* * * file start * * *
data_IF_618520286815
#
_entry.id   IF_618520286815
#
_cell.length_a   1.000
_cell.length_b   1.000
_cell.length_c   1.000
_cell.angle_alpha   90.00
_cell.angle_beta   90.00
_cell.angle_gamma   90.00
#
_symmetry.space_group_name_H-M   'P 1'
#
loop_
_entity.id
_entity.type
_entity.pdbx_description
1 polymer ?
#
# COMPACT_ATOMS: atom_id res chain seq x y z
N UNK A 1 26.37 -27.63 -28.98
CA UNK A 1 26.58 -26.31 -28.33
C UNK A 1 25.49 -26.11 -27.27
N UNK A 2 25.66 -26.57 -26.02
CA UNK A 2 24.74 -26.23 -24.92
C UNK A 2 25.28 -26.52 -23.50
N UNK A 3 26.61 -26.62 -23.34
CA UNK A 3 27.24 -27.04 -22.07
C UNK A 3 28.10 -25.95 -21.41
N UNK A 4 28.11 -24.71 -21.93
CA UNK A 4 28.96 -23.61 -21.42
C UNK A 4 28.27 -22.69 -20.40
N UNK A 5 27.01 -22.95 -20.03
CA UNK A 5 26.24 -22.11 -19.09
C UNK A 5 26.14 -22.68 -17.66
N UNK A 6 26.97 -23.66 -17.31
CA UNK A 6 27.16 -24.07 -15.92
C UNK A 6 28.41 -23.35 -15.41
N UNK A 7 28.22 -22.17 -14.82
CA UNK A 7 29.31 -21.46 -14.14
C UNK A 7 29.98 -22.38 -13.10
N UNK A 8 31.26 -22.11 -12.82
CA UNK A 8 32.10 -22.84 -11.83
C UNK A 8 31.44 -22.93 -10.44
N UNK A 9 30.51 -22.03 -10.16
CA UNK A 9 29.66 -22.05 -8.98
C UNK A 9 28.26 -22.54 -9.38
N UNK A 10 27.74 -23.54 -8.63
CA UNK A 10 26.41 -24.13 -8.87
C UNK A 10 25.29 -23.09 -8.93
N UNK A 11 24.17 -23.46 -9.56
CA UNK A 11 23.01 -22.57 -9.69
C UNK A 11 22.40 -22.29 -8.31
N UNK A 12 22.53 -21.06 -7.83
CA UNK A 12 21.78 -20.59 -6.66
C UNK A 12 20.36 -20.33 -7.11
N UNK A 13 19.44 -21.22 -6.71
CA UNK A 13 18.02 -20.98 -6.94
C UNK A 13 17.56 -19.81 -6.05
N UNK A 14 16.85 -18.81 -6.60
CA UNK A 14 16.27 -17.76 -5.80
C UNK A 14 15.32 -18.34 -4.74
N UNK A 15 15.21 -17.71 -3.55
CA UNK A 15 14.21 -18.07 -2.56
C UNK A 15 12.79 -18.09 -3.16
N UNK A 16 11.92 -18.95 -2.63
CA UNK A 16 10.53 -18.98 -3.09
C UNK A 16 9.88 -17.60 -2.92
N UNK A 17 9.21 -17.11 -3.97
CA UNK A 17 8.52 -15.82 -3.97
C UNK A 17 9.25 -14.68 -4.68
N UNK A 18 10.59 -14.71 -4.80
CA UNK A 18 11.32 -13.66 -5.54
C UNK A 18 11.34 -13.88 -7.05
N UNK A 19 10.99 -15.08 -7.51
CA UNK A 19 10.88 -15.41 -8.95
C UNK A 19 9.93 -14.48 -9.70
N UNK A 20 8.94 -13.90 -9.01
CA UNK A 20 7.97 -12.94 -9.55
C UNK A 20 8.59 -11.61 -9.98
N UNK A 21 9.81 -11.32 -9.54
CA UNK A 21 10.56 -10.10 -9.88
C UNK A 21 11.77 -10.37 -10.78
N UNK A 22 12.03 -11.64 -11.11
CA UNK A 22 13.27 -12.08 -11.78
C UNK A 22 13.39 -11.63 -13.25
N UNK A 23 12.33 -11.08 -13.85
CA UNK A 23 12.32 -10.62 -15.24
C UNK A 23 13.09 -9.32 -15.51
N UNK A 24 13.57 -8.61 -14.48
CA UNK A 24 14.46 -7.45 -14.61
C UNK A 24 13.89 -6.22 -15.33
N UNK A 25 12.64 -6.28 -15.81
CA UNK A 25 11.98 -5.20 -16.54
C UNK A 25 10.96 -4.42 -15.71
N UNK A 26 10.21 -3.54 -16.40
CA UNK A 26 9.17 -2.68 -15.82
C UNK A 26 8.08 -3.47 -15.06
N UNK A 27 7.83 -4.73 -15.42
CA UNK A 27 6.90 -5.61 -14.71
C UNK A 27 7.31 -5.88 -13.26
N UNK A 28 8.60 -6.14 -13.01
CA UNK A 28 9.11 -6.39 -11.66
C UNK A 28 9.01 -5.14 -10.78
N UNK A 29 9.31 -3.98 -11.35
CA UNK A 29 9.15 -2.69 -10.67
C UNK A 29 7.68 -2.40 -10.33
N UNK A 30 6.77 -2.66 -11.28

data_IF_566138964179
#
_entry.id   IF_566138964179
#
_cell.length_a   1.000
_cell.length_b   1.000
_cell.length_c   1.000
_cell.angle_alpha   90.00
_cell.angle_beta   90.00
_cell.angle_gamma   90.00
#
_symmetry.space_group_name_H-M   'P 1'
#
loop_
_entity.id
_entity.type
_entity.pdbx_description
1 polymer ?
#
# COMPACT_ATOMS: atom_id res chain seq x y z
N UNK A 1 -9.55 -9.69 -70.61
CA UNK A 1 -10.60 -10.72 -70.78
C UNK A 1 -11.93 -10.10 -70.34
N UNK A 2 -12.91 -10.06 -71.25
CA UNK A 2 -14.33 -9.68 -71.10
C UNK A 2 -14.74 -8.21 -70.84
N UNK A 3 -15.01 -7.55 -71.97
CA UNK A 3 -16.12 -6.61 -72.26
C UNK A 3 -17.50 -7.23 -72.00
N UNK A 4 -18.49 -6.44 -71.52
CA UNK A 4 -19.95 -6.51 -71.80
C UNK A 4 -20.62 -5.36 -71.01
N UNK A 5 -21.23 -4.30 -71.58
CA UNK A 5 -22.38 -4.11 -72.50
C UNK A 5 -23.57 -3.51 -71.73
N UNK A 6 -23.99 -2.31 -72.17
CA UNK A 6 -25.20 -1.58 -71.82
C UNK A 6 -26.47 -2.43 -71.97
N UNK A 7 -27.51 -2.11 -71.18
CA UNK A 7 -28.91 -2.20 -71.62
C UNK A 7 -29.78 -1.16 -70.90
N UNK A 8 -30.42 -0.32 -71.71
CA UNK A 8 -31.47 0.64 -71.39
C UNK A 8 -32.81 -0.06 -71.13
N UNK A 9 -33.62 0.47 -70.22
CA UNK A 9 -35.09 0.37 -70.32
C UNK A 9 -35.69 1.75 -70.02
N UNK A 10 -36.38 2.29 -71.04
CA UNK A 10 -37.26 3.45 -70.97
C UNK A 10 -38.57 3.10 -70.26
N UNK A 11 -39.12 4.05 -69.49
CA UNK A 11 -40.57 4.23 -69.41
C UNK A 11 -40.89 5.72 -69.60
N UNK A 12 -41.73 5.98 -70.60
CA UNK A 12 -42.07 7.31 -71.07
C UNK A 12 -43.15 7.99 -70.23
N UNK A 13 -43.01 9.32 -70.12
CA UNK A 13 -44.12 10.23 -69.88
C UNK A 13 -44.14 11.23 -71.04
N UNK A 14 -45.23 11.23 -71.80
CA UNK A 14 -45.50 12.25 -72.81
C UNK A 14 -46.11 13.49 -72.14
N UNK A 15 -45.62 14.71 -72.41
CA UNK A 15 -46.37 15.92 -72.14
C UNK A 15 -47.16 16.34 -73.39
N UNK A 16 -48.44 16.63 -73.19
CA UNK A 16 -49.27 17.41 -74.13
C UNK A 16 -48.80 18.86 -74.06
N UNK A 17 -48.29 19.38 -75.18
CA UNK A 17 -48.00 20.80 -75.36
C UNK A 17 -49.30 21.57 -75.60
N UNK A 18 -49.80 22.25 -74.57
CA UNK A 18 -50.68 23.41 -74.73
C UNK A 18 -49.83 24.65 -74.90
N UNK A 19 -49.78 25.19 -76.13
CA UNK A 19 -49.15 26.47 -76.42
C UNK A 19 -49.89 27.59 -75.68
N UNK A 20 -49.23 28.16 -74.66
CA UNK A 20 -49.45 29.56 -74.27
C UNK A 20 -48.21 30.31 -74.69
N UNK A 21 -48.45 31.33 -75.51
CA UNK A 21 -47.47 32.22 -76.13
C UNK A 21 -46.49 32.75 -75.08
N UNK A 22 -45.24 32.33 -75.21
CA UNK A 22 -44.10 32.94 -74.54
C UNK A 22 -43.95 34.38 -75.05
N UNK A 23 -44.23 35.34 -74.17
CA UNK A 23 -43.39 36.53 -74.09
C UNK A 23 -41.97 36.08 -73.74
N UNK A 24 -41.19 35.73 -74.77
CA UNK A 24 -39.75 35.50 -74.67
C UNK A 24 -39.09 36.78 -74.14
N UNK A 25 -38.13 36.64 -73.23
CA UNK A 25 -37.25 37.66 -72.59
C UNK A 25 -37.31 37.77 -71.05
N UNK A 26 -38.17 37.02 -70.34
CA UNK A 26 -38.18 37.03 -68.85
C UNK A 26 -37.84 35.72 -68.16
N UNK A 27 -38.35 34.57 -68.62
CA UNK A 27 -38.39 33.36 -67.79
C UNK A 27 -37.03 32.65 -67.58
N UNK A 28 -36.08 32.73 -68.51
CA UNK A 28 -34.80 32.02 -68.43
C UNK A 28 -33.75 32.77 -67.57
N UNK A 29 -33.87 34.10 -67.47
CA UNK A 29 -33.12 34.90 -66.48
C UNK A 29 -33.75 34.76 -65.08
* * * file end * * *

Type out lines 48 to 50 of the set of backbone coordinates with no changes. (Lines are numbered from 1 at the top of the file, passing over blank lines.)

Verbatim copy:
N UNK A 10 27.74 -23.54 -8.63
CA UNK A 10 26.41 -24.13 -8.87
C UNK A 10 25.29 -23.09 -8.93